CHARLESTON, W.Va. — Nineteen years ago, Julie Fleshman’s father was diagnosed with pancreatic cancer at the age of 52.
Within four months, he would be dead.
“I was mad,” Fleshman said. “I couldn’t understand why nothing was being done, why there was no research and about that same time the Pancreatic Cancer Action Network was founded and I was very lucky to be hired as the very first employee.”
Eighteen years later, Fleshman’s push for better pancreatic cancer prevention and research brought her to West Virginia for the 1st time Monday for stops in both Charleston and Clarksburg to recognize Annette Fetty-Santilli, a West Virginia PanCAN community advocate.
Fetty-Santilli’s advocacy work, like Fleshman’s, is personal. Her brother died from pancreatic cancer in 2007 eight months after being diagnosed.
She and her daughter will again be in Washington, D.C. next month to lobby for additional research funding.
Currently, the five-year survival rate for a person with pancreatic cancer is nine percent. That’s up from 2011 when the five-year survival rate was six percent.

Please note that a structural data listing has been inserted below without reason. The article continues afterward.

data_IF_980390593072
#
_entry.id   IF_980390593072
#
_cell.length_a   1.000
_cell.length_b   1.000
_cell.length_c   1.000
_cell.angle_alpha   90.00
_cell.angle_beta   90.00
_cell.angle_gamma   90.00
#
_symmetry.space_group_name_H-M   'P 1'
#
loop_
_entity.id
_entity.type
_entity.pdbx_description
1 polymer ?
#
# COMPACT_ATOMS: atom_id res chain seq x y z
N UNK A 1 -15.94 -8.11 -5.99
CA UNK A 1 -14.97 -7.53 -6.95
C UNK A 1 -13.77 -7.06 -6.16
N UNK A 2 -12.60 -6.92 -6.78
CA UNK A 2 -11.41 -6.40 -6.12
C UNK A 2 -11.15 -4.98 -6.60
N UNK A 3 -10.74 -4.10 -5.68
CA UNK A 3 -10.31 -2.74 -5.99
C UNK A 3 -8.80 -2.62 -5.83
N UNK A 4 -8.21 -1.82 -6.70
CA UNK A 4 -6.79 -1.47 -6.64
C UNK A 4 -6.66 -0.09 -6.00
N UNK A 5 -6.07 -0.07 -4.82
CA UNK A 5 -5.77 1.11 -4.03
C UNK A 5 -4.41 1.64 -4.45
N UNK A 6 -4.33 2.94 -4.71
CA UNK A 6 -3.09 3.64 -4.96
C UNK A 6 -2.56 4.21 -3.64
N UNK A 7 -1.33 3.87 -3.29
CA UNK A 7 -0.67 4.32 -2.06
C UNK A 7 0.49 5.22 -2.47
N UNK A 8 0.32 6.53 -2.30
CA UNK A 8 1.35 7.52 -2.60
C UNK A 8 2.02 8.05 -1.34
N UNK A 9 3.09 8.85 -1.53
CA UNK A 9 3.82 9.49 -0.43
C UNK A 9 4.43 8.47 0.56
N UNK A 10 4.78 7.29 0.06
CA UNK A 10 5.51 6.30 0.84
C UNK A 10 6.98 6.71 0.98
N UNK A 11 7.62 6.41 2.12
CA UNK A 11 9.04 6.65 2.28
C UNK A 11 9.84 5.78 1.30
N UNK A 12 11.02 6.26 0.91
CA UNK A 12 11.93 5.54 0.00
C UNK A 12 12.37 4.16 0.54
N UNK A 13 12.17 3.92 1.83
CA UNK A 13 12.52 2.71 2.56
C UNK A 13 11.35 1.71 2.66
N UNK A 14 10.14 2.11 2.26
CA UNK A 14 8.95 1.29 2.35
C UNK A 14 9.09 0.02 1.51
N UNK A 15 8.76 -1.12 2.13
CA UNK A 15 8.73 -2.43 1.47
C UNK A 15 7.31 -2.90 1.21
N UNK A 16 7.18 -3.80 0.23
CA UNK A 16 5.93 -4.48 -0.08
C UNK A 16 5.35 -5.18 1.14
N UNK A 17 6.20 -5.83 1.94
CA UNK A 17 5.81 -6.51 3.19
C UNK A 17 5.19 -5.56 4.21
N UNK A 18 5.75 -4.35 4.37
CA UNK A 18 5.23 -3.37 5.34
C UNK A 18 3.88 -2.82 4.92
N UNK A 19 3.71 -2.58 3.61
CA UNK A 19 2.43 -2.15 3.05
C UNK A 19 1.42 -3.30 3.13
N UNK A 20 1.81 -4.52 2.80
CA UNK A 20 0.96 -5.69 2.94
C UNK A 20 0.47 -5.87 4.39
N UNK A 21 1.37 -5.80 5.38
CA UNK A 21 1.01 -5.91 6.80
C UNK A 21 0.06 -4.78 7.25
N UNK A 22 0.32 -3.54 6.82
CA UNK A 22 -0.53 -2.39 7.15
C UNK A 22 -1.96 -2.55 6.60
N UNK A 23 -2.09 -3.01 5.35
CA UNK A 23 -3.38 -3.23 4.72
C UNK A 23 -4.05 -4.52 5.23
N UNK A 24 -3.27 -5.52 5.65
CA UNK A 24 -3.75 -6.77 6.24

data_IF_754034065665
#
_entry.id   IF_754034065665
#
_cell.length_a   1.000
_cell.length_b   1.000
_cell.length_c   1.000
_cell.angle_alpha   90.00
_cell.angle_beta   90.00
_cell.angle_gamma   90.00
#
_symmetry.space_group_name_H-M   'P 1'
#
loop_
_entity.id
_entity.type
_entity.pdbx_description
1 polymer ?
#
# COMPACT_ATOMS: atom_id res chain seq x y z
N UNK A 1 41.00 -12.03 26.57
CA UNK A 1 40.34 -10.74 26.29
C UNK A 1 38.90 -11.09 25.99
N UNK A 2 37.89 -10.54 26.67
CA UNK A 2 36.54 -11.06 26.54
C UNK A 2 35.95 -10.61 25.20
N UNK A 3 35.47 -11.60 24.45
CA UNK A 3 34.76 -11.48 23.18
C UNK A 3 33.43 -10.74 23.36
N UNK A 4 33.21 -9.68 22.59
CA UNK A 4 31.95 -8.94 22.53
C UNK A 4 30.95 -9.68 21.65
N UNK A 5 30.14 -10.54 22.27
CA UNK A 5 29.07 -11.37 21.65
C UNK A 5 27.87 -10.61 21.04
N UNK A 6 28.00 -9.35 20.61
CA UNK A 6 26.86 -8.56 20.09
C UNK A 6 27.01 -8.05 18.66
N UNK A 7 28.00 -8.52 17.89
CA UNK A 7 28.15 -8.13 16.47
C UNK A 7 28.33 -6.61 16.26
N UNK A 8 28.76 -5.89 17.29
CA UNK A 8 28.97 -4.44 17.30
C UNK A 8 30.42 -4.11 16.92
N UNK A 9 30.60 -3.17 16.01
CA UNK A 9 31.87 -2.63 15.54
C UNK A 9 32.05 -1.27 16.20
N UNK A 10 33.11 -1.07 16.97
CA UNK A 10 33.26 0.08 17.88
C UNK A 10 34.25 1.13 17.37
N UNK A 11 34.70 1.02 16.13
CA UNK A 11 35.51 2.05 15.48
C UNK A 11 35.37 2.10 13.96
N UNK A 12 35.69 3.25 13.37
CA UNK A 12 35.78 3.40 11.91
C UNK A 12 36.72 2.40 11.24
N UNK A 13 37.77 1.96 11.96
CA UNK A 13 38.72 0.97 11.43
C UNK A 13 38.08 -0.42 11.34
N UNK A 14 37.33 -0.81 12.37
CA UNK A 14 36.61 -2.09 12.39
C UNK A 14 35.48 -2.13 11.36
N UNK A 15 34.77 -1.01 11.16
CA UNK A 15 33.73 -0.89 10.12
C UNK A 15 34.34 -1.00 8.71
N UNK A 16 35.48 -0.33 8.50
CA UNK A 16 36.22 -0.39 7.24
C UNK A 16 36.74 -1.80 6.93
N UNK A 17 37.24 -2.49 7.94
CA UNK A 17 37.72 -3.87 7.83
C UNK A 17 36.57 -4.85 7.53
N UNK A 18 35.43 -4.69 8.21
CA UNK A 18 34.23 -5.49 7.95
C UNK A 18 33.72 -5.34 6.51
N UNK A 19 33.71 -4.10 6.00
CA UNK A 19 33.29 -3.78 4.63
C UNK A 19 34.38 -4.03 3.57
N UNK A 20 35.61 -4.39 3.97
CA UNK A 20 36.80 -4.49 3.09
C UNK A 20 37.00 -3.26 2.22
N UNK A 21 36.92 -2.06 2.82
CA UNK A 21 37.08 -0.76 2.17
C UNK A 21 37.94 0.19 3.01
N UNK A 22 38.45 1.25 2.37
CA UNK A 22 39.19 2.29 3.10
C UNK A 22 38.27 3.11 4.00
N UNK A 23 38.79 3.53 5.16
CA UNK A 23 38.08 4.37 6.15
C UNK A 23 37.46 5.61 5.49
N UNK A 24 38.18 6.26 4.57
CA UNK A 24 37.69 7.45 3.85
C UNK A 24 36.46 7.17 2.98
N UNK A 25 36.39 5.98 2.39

By 2020, the goal is a survivability rate of 12 percent — at least.
“It’s one of the deadliest cancers,” Fleshman said.
Pancreatic cancer is now the third-leading cause of cancer-related deaths in the United States, according to Fleshman.
“It’s expected to become the 2nd leading cause (of cancer-related deaths) by 2020,” she told MetroNews.
“There’s an urgent need to raise dollars for research and raise the visibility and awareness so that, when people are touched by this disease or diagnosed, we can get them the help we need.”
While there are no early detection screenings for pancreatic cancer, there are some symptoms like unexplained weight loss, jaundice or early-onset adult diabetes.
“These are the types of things that, if you’re experiencing them — stomach pain, lower back pain — you should go in and talk to your doctor and talk about pancreatic cancer and make sure that they’re really checking you out potentially for this disease,” Fleshman said.
“The earlier it is diagnosed, the better options there are for treatment.”